Why Are Effective Messages Important in Service Communication?
If the intended audience doesn’t understand or is turned off by the message in any way, the entire effort has been wasted. Many service delivery programs provide information about services and products—“Services are available here”; “it’s important to treat malaria”; or “family planning costs X”—and expect these informational messages to be enough to change audience behavior. As discussed in the section on determinants , however, this isn’t enough. Communication must be tied to the communication objective and must address the most critical barriers to behavior change, which are rarely just knowledge and awareness.
What is an SBCC Message?
The message is a brief, value-based statement that captures a concept and summarizes the idea or belief that the audience should retain. These words, directed at the intended audience, are designed to achieve the communication objectives. These objectives are defined by what the audience must overcome (the identified barriers) in order to change their behavior.
Components of a Good Message
Every audience is exposed to many messages each day. Messages about health services compete for attention with professionally developed commercial marketing messages that have been developed by well-resourced companies like Coca-Cola, Vodafone, and Apple. Messages developed for service communication have to compete with these commercial messages for the audience’s time and attention. To do this, they must draw on an understanding of the audiences’ needs and motivations and creatively present solutions to the barriers to behavior change, while offering something in return. This is where it is very important to tailor messages to specific audiences. Everybody should not be receiving the same message because each audience segment has different information needs and unique motivators.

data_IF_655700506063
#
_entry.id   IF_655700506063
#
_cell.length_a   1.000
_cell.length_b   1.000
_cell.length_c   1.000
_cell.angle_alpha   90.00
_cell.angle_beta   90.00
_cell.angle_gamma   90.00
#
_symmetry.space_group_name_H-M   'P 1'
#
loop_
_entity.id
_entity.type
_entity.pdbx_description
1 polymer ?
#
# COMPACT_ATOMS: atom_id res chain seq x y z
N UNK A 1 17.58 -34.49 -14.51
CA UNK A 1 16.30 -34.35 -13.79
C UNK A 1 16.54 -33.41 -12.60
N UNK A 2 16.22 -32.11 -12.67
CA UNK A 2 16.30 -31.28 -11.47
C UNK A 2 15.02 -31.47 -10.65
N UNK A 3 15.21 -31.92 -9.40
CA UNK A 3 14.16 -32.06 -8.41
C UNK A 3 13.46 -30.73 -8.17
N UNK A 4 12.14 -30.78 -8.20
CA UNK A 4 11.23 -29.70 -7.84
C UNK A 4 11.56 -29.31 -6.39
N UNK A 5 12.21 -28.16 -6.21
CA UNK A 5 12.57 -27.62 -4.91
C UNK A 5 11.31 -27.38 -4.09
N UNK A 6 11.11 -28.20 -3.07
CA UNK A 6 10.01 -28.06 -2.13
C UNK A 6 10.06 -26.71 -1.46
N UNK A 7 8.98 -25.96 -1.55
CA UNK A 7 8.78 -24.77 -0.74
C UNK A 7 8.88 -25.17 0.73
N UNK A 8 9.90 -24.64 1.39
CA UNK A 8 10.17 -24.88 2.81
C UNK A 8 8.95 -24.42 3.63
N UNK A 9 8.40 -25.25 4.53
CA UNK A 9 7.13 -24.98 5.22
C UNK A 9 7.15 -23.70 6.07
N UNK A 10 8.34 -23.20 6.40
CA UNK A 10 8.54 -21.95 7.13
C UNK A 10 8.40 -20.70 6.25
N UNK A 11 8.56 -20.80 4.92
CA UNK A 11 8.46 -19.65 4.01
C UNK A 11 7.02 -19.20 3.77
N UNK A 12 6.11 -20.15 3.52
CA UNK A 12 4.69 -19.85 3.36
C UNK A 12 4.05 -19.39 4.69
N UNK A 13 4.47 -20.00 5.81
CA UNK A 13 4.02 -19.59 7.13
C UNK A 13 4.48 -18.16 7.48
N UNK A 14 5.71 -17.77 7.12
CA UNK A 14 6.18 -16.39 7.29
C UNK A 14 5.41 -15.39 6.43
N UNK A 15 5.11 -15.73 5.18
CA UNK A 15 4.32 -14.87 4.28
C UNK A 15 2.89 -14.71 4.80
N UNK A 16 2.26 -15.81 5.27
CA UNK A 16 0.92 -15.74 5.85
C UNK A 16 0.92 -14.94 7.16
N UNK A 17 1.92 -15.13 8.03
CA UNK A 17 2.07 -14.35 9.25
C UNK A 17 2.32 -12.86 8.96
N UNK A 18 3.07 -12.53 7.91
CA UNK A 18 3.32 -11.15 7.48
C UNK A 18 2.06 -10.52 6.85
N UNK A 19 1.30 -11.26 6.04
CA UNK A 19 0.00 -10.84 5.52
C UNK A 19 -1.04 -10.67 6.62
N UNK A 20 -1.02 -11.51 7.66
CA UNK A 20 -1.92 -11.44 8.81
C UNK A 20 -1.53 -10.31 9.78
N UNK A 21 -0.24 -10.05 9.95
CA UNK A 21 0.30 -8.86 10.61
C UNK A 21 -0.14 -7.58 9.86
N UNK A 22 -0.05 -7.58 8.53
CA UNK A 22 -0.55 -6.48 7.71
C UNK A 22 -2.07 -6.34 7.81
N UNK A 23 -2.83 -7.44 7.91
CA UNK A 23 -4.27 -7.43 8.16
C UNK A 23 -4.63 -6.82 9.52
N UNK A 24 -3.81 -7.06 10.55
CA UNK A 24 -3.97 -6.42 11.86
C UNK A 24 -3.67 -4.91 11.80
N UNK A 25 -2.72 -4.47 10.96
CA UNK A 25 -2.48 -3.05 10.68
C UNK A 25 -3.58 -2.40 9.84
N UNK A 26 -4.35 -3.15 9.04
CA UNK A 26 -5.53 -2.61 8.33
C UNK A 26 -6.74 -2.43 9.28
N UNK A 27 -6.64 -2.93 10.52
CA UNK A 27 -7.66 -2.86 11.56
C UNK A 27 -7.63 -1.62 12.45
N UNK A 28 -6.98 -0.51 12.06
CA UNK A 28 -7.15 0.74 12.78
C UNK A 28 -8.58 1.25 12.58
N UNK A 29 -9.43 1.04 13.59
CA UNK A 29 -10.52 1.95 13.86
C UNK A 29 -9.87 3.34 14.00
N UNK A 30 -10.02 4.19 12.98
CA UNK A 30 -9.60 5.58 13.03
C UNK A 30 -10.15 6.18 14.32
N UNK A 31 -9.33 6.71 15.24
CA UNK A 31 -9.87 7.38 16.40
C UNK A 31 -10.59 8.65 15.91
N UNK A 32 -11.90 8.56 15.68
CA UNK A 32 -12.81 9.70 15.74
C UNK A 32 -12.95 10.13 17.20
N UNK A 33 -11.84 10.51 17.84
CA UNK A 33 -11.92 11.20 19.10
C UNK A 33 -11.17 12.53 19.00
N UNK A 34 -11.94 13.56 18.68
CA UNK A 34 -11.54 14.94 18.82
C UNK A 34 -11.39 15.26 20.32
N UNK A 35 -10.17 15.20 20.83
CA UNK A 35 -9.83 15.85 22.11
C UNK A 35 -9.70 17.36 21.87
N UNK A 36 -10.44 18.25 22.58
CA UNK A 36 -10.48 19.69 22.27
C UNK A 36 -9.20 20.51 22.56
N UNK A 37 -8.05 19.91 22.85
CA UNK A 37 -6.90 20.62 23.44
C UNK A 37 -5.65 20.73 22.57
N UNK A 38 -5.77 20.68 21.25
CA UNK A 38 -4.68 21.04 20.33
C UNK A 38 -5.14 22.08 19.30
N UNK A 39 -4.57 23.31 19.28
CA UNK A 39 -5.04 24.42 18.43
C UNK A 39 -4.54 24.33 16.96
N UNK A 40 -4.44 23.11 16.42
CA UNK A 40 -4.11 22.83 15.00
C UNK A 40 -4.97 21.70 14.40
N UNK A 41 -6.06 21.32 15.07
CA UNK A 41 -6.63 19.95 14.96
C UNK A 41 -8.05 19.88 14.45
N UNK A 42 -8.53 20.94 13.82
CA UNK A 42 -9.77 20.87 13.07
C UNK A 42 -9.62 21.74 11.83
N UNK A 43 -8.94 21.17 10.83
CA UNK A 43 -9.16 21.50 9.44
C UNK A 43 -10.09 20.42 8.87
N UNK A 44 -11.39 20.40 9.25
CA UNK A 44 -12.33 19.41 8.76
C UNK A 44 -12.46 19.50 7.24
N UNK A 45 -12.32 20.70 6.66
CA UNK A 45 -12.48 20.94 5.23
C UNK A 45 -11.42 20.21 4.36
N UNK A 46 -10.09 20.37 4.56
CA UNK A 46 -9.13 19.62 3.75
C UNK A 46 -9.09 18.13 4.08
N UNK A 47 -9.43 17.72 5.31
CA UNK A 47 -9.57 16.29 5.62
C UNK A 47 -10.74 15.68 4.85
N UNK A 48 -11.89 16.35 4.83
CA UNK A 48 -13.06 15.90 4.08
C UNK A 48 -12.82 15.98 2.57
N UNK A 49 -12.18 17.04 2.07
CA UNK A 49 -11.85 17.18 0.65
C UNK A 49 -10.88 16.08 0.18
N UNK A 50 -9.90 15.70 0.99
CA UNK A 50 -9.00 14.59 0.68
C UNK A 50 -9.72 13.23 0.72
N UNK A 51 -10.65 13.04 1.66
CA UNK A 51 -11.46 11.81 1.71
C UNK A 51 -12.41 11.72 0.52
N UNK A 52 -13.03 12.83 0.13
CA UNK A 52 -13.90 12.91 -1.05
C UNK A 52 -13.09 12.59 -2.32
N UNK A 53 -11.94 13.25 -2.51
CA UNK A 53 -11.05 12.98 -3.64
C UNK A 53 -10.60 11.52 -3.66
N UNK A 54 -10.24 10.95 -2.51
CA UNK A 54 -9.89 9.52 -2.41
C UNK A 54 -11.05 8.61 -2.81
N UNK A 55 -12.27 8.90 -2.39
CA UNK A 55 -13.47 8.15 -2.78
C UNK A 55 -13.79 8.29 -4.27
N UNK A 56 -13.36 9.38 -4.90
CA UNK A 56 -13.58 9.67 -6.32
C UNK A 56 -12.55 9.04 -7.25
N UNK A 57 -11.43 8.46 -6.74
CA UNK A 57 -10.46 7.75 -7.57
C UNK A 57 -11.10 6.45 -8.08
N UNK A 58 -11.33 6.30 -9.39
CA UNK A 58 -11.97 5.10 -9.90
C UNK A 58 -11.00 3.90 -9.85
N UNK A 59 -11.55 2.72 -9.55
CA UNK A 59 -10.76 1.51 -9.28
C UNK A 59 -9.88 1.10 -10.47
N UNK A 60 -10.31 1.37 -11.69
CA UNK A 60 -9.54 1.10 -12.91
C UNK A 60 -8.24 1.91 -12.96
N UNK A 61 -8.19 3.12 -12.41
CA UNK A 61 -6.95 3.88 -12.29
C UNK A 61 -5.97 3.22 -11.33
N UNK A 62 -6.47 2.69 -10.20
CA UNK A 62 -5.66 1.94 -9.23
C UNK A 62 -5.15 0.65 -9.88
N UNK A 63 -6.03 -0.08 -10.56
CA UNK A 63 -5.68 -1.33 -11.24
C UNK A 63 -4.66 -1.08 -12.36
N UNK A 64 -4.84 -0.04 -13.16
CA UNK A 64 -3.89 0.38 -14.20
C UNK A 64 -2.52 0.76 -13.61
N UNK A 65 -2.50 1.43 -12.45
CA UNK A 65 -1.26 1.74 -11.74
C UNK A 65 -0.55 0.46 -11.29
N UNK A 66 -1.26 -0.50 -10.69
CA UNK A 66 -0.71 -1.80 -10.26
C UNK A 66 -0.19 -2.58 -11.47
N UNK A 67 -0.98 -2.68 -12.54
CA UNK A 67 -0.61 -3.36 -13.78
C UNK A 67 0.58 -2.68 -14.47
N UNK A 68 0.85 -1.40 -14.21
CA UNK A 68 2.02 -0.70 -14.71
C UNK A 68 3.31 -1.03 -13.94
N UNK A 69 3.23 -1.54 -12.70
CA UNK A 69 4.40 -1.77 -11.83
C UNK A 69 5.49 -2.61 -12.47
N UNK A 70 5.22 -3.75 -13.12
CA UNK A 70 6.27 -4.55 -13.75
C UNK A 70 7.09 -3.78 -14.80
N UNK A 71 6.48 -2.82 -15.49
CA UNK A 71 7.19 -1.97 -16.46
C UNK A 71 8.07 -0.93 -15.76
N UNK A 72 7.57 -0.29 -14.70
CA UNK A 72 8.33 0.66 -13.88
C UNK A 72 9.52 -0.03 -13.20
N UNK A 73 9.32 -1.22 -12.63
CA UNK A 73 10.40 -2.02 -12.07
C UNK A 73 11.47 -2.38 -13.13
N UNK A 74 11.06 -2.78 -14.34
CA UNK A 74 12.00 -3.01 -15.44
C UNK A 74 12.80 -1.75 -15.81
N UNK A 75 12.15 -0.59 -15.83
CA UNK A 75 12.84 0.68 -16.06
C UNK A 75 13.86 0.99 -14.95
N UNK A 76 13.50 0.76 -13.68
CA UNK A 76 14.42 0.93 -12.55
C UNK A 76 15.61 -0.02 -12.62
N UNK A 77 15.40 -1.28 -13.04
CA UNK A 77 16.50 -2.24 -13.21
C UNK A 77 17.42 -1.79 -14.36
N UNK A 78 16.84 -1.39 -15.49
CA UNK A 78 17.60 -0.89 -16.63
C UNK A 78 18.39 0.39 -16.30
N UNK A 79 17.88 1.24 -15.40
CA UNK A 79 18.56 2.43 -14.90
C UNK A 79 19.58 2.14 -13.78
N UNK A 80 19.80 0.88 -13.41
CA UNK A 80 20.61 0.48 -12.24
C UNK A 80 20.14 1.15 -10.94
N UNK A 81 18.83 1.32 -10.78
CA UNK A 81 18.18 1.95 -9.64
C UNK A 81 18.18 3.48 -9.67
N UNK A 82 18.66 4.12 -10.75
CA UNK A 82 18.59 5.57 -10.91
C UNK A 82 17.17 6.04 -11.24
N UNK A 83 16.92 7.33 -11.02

The following are key principles for developing good SBCC messages:
- Messages should be clear to the intended audience – Good messages are free of jargon and technical language. Messages about clinical procedures and health services use language the audience will understand, while maintaining accuracy. This might not be the same language that technical experts use.
- Messages should be concise – The main point of any service communication message should be conveyed quickly. Some argue that the key points of any message should be delivered within 15 seconds (the “elevator speech,” defined as the short period we have before the audience is confused or loses interest).
- Messages should be repeated – The most effective messages do not stand alone; they are incorporated into all related materials and communication channels, and they are repeated so they sink in with the audience. Although there isn’t consensus about how many times it takes for an audience to change their behavior, there is agreement that multiple exposures to the same message through multiple channels can help maximize the effect of an SBCC program. For more information, see Communication for Better Health.
- Messages should state the benefits – Effective SBCC messages should clearly state how the audience will benefit from adopting a behavior. Each intended audience faces specific barriers to changing their behavior, such as lack of skill, lack of social support, or lack of time. Effective messages clearly present a benefit—something positive that the audience will receive in exchange for changing their behavior. This benefit must be relevant to the audience. Benefits are typically described as functional or emotional.